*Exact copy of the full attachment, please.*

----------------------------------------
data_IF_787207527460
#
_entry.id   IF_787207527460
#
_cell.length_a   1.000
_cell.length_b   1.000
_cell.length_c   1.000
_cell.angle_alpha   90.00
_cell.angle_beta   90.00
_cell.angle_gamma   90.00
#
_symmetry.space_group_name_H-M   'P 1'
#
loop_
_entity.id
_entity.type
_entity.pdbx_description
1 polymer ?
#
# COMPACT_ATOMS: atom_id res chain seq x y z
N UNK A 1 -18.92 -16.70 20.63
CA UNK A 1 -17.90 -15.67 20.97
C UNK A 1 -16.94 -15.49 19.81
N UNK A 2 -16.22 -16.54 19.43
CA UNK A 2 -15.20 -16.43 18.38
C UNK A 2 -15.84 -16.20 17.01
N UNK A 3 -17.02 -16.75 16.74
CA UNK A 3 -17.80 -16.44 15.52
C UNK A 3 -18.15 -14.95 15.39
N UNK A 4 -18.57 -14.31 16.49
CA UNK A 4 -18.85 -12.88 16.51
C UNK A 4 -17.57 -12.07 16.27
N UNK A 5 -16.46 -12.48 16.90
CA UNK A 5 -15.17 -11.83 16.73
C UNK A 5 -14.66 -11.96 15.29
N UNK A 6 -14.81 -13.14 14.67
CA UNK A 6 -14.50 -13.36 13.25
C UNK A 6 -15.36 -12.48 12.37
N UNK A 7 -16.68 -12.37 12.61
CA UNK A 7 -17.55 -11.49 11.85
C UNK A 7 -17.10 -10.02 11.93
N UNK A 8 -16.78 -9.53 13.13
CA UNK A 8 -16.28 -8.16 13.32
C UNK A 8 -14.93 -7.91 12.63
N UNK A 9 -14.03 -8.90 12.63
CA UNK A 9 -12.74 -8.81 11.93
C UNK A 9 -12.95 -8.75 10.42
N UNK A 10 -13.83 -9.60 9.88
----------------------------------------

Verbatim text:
data_IF_787207527460
#
_entry.id   IF_787207527460
#
_cell.length_a   1.000
_cell.length_b   1.000
_cell.length_c   1.000
_cell.angle_alpha   90.00
_cell.angle_beta   90.00
_cell.angle_gamma   90.00
#
_symmetry.space_group_name_H-M   'P 1'
#
loop_
_entity.id
_entity.type
_entity.pdbx_description
1 polymer ?
#
# COMPACT_ATOMS: atom_id res chain seq x y z
N UNK A 1 -18.92 -16.70 20.63
CA UNK A 1 -17.90 -15.67 20.97
C UNK A 1 -16.94 -15.49 19.81
N UNK A 2 -16.22 -16.54 19.43
CA UNK A 2 -15.20 -16.43 18.38
C UNK A 2 -15.84 -16.20 17.01
N UNK A 3 -17.02 -16.75 16.74
CA UNK A 3 -17.80 -16.44 15.52
C UNK A 3 -18.15 -14.95 15.39
N UNK A 4 -18.57 -14.31 16.49
CA UNK A 4 -18.85 -12.88 16.51
C UNK A 4 -17.57 -12.07 16.27
N UNK A 5 -16.46 -12.48 16.90
CA UNK A 5 -15.17 -11.83 16.73
C UNK A 5 -14.66 -11.96 15.29
N UNK A 6 -14.81 -13.14 14.67
CA UNK A 6 -14.50 -13.36 13.25
C UNK A 6 -15.36 -12.48 12.37
N UNK A 7 -16.68 -12.37 12.61
CA UNK A 7 -17.55 -11.49 11.85
C UNK A 7 -17.10 -10.02 11.93
N UNK A 8 -16.78 -9.53 13.13
CA UNK A 8 -16.28 -8.16 13.32
C UNK A 8 -14.93 -7.91 12.63
N UNK A 9 -14.03 -8.90 12.63
CA UNK A 9 -12.74 -8.81 11.93
C UNK A 9 -12.95 -8.75 10.42
N UNK A 10 -13.83 -9.60 9.88